# Using broadcasting in transformation minilanguage

Now let us turn to using the DataFrames.jl transformation minilanguage (if you do not have much experience with it I recommend you to first read this post before proceeding):

julia> df2 = select(df1, AsTable.([r"x" r"y"]) .=>
ByRow.([minimum, maximum]) .=>
string.(["x_" "y_"], [minimum, maximum]))
5×4 DataFrame
Row │ x_minimum  x_maximum  y_minimum  y_maximum
│ Int64      Int64      Int64      Int64
─────┼────────────────────────────────────────────
1 │         1         21          6         26
2 │         2         22          7         27
3 │         3         23          8         28
4 │         4         24          9         29
5 │         5         25         10         30


To understand what is going on in this expression we first need to inspect what is passed to select as a second argument:

julia> AsTable.([r"x" r"y"]) .=>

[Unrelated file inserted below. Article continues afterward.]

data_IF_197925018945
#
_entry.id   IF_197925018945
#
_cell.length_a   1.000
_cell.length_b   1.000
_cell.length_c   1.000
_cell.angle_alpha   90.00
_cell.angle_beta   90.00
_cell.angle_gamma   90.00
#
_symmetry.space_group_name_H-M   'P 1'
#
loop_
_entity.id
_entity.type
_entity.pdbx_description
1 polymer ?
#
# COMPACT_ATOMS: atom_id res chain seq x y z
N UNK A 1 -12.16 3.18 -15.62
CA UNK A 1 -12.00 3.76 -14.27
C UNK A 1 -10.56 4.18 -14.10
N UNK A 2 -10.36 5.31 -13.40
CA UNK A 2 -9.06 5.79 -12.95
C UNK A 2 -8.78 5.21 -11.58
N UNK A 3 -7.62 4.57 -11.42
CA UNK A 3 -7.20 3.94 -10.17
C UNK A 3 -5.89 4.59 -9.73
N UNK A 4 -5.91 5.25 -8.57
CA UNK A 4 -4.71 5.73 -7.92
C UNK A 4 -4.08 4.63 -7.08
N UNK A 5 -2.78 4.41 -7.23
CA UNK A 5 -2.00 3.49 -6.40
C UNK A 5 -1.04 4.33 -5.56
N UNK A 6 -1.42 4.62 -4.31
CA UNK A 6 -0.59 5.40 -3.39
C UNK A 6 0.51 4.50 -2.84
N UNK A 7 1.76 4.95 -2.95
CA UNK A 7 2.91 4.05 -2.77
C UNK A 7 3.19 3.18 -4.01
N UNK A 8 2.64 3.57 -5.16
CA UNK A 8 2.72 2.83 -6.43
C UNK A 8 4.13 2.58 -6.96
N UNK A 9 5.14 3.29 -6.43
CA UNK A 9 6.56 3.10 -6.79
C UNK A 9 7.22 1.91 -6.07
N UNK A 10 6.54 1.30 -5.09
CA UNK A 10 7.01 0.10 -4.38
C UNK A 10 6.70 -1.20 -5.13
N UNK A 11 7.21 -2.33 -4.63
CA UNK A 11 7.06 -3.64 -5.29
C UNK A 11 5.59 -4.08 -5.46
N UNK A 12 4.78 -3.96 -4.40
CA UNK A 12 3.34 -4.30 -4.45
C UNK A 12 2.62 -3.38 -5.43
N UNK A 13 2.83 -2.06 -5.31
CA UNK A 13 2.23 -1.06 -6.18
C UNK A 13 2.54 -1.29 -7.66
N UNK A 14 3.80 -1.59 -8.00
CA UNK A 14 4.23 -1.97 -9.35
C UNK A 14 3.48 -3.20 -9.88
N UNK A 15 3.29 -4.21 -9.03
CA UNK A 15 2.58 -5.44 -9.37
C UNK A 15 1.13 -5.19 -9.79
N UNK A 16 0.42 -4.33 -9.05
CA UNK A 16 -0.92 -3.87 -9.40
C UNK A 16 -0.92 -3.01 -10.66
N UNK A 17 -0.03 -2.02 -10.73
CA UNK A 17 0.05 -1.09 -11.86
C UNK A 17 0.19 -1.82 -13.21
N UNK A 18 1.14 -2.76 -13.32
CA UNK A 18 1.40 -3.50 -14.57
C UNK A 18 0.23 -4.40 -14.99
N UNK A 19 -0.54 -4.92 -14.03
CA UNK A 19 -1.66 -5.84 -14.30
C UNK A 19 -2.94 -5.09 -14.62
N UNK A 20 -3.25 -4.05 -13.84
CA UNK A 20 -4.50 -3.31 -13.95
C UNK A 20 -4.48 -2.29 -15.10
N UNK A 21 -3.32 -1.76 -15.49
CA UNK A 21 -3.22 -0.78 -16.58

ByRow.([minimum, maximum]) .=>
string.(["x_" "y_"], [minimum, maximum])
2×2 Matrix{Pair{AsTable}}:
AsTable(r"x")=>(ByRow{typeof(minimum)}(minimum)=>"x_minimum")  AsTable(r"y")=>(ByRow{typeof(minimum)}(minimum)=>"y_minimum")
AsTable(r"x")=>(ByRow{typeof(maximum)}(maximum)=>"x_maximum")  AsTable(r"y")=>(ByRow{typeof(maximum)}(maximum)=>"y_maximum")


As you can see Julia broadcasting mechanism magically created four operation specification expressions. The trick is what since we wanted function names to change faster I passed them in a vector [minimum, maximum] twice, while I wanted column names to change slower, so I passed them to broadcasting as one row matrices with [r"x" r"y"] and ["x_" "y_"] expressions respectively.